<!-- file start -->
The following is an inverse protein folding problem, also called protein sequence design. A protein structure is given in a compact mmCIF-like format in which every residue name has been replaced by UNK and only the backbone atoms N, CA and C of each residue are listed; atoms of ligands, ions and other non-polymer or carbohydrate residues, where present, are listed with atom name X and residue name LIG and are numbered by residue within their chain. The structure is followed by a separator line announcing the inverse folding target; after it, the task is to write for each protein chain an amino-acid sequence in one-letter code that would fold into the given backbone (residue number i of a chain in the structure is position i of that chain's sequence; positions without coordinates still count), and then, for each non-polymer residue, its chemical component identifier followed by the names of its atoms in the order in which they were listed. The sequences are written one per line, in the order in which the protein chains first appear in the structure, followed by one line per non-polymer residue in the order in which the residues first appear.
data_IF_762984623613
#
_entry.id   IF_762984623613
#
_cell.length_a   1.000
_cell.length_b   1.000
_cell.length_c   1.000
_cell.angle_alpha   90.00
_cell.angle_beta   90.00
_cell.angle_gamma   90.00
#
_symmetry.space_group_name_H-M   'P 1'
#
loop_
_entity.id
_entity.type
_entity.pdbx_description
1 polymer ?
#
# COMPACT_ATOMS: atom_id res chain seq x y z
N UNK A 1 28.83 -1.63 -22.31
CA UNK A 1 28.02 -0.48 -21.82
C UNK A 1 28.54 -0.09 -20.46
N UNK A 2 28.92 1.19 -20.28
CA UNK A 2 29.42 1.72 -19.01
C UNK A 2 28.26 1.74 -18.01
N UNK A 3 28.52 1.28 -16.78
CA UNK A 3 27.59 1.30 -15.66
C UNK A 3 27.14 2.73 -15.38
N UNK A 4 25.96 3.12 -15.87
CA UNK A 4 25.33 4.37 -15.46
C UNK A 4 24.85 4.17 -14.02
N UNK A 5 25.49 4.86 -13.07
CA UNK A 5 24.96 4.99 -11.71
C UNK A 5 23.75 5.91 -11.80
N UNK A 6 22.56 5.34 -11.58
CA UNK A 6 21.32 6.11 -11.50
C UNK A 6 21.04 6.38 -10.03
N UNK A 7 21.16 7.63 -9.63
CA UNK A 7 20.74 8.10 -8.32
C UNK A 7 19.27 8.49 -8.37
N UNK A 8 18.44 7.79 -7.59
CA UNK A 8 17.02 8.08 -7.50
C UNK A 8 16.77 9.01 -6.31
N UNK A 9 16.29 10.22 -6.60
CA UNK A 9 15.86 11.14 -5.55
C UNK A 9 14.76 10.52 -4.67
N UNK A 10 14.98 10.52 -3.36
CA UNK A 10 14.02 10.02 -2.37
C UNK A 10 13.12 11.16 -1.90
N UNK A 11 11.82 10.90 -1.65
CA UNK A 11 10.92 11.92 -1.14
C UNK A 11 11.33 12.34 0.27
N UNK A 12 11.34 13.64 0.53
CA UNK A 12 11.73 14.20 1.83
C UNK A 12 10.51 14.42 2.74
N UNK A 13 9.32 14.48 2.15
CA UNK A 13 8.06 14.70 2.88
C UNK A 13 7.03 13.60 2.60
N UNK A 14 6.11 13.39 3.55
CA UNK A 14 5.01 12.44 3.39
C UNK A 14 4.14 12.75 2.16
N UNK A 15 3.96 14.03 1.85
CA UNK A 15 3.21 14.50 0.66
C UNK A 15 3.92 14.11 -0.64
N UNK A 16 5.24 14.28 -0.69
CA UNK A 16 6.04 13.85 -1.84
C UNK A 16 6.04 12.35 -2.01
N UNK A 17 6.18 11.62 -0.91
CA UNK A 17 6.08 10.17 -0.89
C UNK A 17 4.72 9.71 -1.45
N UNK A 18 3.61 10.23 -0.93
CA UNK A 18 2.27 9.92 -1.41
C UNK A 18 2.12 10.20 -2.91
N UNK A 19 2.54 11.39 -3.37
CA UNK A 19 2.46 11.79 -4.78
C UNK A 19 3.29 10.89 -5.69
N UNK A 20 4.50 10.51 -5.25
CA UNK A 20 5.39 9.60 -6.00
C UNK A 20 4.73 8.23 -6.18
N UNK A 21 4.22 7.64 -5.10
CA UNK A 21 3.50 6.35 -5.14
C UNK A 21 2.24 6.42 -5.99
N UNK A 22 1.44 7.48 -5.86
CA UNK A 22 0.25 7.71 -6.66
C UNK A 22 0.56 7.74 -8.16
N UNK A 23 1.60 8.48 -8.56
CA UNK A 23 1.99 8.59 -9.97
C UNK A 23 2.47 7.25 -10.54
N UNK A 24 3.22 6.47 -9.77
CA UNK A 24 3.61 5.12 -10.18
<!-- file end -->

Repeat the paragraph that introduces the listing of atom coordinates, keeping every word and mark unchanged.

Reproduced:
The following is an inverse protein folding problem, also called protein sequence design. A protein structure is given in a compact mmCIF-like format in which every residue name has been replaced by UNK and only the backbone atoms N, CA and C of each residue are listed; atoms of ligands, ions and other non-polymer or carbohydrate residues, where present, are listed with atom name X and residue name LIG and are numbered by residue within their chain. The structure is followed by a separator line announcing the inverse folding target; after it, the task is to write for each protein chain an amino-acid sequence in one-letter code that would fold into the given backbone (residue number i of a chain in the structure is position i of that chain's sequence; positions without coordinates still count), and then, for each non-polymer residue, its chemical component identifier followed by the names of its atoms in the order in which they were listed. The sequences are written one per line, in the order in which the protein chains first appear in the structure, followed by one line per non-polymer residue in the order in which the residues first appear.